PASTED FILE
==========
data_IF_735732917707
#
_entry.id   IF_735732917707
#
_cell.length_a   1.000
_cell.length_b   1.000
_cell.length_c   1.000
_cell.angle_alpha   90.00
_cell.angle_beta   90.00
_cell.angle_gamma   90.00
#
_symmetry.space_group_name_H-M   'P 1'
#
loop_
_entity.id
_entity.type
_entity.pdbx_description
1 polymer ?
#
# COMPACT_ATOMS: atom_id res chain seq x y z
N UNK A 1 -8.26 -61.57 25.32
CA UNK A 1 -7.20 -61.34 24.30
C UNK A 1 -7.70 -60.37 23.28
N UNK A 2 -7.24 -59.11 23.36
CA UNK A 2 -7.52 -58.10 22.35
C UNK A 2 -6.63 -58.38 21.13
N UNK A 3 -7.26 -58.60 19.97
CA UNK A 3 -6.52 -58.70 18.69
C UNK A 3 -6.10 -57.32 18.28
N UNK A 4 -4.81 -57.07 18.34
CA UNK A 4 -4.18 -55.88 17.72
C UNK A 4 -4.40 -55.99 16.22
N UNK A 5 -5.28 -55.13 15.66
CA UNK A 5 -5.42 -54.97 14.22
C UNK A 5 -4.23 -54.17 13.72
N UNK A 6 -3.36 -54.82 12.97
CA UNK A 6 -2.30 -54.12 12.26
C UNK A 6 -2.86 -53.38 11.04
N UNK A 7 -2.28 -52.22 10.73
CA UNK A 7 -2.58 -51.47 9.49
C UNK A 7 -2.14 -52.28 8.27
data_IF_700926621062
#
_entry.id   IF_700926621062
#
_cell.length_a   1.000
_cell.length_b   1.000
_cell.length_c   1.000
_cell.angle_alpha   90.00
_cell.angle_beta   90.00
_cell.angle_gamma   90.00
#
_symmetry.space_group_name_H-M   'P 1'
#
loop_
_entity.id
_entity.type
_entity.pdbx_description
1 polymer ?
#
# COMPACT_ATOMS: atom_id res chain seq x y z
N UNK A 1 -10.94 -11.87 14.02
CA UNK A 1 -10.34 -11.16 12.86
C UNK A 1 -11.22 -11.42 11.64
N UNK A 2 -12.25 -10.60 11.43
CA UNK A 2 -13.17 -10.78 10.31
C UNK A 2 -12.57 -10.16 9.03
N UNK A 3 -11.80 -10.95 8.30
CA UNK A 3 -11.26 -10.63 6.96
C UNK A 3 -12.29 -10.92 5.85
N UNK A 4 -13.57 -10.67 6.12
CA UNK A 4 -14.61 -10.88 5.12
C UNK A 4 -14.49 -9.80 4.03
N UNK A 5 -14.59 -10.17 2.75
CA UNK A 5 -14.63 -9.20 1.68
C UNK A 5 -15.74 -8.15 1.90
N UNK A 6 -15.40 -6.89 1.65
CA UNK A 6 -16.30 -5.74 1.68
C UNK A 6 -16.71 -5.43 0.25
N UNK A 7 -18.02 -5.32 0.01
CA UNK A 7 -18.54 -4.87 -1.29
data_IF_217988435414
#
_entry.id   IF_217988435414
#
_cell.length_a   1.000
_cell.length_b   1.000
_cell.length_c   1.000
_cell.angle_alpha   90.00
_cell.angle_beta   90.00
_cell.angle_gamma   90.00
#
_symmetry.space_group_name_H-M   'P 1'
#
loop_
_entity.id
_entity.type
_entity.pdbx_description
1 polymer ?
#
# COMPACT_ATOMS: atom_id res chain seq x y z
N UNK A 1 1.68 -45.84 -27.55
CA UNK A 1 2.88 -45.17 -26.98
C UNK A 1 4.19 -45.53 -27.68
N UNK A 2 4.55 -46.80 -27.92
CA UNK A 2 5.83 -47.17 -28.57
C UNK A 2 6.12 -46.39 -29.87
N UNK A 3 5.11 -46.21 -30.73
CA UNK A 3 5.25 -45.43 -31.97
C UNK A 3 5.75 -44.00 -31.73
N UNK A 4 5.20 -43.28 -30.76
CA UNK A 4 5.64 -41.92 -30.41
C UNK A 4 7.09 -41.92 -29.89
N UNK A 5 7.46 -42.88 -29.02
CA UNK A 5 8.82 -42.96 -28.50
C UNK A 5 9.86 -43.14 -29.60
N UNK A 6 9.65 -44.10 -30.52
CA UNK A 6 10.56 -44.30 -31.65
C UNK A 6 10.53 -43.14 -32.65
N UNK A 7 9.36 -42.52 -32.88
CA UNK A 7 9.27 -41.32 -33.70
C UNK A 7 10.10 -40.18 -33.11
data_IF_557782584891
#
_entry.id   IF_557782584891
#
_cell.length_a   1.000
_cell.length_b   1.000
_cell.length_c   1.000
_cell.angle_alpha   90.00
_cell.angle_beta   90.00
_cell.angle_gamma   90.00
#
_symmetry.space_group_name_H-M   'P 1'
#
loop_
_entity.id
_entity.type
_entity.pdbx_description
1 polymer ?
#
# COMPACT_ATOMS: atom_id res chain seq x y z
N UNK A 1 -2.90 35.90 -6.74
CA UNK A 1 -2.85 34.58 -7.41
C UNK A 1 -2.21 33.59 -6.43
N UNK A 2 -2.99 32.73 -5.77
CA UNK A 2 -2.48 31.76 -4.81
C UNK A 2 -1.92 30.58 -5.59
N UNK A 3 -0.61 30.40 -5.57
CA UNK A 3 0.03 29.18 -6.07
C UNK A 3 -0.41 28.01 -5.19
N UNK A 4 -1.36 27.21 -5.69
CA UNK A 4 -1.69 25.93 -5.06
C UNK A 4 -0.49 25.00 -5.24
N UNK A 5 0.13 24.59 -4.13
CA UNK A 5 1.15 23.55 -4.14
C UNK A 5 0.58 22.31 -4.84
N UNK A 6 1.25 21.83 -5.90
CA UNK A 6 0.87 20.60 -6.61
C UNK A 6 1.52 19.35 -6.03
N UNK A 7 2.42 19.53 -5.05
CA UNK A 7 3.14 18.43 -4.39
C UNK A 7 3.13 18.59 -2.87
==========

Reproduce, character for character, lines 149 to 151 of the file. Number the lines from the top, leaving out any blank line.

N UNK A 3 -0.61 30.40 -5.57
CA UNK A 3 0.03 29.18 -6.07
C UNK A 3 -0.41 28.01 -5.19